Some of my gardening friends are reluctant to compost because they think composting takes a lot of time. The simplest composting “system” is a pile of leaves. In the coming months, you’ll have all the leaves you could wish for.

To that pile of leaves, placed in some out-of-the-way part of your yard, add vegetable scraps from the kitchen. Turning the pile to evenly expose rotting leaves to air and moisture speeds composting, but that pile will rot just fine if you do nothing.

The advantage of the three-bin composter in the photograph is that by moving compost from bin to bin as the compost cooks, you end up with a bin that contains just composted matter and no green or uncomposted material.

Our warm, wet climate is hard on wood. A simple, long-lasting version of the three-bin model is one made of cinderblocks. Leave the front of each bin open (no cinderblocks) for ease of turning the piles with a shovel or garden fork.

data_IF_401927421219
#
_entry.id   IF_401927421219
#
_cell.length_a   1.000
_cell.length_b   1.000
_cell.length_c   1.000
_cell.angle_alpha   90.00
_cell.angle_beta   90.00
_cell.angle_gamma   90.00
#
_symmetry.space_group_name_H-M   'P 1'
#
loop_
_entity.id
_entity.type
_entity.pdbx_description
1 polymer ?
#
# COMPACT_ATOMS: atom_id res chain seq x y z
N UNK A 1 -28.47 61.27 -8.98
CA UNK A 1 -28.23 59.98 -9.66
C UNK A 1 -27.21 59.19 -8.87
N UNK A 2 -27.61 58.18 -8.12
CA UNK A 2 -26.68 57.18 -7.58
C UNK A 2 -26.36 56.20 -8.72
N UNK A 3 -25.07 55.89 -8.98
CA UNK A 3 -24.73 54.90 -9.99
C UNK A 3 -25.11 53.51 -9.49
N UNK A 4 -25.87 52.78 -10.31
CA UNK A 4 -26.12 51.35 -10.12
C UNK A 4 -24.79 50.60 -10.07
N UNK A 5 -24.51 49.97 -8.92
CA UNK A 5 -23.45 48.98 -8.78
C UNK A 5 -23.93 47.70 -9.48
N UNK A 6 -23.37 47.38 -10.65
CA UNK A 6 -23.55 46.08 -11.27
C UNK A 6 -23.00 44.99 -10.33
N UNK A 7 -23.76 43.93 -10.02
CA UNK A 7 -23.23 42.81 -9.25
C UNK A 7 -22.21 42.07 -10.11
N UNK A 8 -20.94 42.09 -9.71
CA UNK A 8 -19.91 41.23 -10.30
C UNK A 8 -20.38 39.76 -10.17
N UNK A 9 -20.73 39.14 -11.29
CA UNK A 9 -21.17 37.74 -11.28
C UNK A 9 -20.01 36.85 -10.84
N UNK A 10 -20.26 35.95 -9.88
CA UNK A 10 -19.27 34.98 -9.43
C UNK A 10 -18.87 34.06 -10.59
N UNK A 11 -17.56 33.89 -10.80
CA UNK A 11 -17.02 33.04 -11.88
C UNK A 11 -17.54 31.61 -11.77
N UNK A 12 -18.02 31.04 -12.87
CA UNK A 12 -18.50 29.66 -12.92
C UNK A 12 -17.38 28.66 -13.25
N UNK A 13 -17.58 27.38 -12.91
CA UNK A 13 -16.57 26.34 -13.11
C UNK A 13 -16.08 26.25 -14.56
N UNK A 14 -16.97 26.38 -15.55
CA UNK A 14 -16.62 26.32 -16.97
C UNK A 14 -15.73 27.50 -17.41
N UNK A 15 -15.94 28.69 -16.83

For more information on composting, go to

ABOUT THE LSU AGCENTER’S “LUNCH AND LEARN” SERIES: The series is booked for the rest of the fall and no more reservations can be accommodated. LaHouse horticulturist Kyle Huffstickler and LSU computer people are working on an online version of the popular series. Stay tuned.